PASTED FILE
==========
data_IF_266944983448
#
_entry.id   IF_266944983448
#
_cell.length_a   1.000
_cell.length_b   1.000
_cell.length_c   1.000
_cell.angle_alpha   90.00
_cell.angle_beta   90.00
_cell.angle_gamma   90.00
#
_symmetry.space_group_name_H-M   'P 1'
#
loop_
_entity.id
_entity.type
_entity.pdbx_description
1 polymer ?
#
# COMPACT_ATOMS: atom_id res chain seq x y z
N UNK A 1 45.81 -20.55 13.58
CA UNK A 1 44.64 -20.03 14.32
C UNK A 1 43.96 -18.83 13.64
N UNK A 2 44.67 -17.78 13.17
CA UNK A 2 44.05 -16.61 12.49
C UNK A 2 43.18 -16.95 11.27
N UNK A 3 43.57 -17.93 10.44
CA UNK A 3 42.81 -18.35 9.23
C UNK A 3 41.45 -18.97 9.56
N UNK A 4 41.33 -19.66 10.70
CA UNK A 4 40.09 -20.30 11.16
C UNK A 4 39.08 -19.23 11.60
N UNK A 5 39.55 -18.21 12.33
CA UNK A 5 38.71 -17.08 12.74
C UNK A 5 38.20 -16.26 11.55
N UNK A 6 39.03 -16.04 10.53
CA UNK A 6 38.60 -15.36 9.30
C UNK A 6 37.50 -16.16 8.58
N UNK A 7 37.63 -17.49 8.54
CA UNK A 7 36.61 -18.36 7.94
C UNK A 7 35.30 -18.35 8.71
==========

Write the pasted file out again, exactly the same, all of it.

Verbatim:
data_IF_266944983448
#
_entry.id   IF_266944983448
#
_cell.length_a   1.000
_cell.length_b   1.000
_cell.length_c   1.000
_cell.angle_alpha   90.00
_cell.angle_beta   90.00
_cell.angle_gamma   90.00
#
_symmetry.space_group_name_H-M   'P 1'
#
loop_
_entity.id
_entity.type
_entity.pdbx_description
1 polymer ?
#
# COMPACT_ATOMS: atom_id res chain seq x y z
N UNK A 1 45.81 -20.55 13.58
CA UNK A 1 44.64 -20.03 14.32
C UNK A 1 43.96 -18.83 13.64
N UNK A 2 44.67 -17.78 13.17
CA UNK A 2 44.05 -16.61 12.49
C UNK A 2 43.18 -16.95 11.27
N UNK A 3 43.57 -17.93 10.44
CA UNK A 3 42.81 -18.35 9.23
C UNK A 3 41.45 -18.97 9.56
N UNK A 4 41.33 -19.66 10.70
CA UNK A 4 40.09 -20.30 11.16
C UNK A 4 39.08 -19.23 11.60
N UNK A 5 39.55 -18.21 12.33
CA UNK A 5 38.71 -17.08 12.74
C UNK A 5 38.20 -16.26 11.55
N UNK A 6 39.03 -16.04 10.53
CA UNK A 6 38.60 -15.36 9.30
C UNK A 6 37.50 -16.16 8.58
N UNK A 7 37.63 -17.49 8.54
CA UNK A 7 36.61 -18.36 7.94
C UNK A 7 35.30 -18.35 8.71